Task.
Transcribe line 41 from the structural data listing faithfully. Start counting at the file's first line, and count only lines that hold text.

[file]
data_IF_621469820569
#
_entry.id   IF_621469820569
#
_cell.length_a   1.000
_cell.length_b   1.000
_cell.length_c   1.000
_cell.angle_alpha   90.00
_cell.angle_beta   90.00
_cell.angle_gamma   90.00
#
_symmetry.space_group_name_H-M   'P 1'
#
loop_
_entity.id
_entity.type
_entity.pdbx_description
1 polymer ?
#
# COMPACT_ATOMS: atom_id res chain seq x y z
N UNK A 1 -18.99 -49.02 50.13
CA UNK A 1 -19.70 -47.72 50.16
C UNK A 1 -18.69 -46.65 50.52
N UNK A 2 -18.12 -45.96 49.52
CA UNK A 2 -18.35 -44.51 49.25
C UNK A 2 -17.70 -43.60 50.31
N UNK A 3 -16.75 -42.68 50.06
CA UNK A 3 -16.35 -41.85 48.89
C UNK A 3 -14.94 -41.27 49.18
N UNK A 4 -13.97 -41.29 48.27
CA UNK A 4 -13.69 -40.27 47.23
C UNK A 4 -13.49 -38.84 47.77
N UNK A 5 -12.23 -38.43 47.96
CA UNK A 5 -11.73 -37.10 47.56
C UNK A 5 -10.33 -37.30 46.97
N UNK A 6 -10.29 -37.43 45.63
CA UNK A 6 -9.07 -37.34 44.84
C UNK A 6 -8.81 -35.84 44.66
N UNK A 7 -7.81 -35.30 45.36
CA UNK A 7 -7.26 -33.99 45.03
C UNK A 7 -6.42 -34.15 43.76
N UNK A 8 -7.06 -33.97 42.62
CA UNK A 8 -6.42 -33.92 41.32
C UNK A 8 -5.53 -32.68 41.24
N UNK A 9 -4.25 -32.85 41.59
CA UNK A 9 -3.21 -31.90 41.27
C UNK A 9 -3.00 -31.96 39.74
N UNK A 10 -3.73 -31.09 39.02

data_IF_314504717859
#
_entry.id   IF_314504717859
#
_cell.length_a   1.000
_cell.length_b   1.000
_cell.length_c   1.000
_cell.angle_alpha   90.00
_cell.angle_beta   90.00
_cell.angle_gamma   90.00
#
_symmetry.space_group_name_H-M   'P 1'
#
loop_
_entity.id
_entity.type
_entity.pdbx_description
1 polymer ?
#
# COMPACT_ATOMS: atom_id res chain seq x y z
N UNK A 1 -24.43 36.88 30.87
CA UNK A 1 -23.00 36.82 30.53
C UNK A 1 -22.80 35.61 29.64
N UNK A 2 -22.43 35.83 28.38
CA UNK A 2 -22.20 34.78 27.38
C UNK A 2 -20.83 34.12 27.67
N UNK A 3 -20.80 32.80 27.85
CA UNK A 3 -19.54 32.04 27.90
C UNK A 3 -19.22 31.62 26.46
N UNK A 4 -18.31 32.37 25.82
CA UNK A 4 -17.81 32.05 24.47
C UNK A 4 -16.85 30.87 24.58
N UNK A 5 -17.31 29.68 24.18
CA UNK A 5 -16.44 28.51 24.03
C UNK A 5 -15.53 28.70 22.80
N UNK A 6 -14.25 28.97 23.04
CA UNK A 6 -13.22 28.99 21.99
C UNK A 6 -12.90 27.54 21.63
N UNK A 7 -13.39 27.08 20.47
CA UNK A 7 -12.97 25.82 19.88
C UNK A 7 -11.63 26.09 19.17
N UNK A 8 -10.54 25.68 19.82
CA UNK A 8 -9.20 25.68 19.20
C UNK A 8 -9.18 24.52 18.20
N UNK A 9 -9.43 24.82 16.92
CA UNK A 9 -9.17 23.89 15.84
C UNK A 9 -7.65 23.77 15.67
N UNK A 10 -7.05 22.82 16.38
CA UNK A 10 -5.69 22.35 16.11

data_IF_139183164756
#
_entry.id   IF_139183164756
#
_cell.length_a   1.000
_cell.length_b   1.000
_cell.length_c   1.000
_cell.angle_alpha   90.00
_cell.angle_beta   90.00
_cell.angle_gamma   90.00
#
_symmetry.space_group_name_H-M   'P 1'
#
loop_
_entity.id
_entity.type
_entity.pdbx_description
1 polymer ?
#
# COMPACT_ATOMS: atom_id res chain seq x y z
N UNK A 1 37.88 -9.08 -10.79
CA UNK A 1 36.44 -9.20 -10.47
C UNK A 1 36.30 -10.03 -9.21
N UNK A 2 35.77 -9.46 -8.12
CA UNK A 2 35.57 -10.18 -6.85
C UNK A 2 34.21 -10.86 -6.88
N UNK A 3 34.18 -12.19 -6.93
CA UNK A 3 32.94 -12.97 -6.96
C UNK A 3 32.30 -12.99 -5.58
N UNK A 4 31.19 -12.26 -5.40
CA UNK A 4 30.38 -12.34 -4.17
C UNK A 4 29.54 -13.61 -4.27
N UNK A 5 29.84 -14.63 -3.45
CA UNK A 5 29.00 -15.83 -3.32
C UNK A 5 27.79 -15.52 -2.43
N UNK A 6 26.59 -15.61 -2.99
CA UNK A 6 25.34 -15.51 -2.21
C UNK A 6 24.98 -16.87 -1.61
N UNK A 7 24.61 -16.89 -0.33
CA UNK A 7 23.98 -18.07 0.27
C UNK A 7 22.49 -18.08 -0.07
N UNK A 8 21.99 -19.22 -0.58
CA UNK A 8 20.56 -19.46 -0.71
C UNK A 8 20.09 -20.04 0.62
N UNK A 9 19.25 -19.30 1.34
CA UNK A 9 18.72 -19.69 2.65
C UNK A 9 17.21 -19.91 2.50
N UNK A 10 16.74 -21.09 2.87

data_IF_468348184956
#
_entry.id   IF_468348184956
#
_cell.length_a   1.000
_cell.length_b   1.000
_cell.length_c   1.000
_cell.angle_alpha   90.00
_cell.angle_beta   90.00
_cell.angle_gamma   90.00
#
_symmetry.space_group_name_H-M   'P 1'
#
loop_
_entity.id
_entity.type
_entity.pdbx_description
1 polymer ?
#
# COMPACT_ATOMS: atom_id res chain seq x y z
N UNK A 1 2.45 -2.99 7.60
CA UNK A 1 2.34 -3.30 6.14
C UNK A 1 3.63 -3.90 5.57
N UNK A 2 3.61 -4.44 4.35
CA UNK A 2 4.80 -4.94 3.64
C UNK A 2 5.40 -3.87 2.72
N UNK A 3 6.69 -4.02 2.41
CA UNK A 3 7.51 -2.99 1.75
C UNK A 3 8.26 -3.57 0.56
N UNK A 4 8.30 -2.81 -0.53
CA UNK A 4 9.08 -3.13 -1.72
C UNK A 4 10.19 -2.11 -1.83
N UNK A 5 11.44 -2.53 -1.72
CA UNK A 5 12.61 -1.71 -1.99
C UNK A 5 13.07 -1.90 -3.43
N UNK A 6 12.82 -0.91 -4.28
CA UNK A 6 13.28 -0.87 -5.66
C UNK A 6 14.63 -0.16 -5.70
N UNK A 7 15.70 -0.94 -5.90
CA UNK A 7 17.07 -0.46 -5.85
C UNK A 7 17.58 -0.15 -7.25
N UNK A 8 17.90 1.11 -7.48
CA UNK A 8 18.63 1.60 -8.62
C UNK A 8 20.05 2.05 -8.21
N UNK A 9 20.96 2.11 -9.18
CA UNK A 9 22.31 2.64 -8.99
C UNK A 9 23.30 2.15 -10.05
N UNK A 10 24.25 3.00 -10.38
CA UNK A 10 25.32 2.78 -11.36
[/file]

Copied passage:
C UNK A 7 -6.42 -34.15 43.76